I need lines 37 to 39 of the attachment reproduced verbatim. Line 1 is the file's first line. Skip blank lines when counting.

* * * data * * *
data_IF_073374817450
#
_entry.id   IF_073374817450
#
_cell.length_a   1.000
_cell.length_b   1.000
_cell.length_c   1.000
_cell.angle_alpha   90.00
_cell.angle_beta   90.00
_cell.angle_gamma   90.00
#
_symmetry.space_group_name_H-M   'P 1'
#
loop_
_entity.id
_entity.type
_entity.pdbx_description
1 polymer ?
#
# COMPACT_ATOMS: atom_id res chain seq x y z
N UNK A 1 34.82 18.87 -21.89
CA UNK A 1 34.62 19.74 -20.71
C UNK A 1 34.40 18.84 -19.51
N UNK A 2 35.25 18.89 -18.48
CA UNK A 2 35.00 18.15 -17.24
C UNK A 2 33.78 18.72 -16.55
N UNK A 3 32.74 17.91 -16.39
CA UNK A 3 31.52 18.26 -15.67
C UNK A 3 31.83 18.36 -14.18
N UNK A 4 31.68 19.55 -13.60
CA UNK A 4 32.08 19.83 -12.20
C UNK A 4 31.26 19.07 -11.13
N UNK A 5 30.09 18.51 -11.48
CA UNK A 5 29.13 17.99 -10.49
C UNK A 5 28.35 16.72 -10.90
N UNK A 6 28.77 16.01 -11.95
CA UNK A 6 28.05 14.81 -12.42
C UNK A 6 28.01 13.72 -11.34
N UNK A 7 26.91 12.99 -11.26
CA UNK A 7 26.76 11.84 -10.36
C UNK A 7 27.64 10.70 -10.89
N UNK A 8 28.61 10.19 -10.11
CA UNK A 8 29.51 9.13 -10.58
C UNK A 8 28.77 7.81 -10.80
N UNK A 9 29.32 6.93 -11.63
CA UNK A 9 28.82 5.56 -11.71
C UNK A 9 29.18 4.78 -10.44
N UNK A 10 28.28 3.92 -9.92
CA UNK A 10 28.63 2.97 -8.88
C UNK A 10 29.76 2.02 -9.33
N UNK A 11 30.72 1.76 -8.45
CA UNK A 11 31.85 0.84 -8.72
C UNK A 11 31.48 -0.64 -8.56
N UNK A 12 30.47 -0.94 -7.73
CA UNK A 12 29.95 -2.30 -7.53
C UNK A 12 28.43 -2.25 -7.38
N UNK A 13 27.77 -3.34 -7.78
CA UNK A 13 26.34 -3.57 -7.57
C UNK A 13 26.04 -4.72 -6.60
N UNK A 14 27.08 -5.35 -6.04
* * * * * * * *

CA UNK A 6 28.05 14.81 -12.42
C UNK A 6 28.01 13.72 -11.34
N UNK A 7 26.91 12.99 -11.26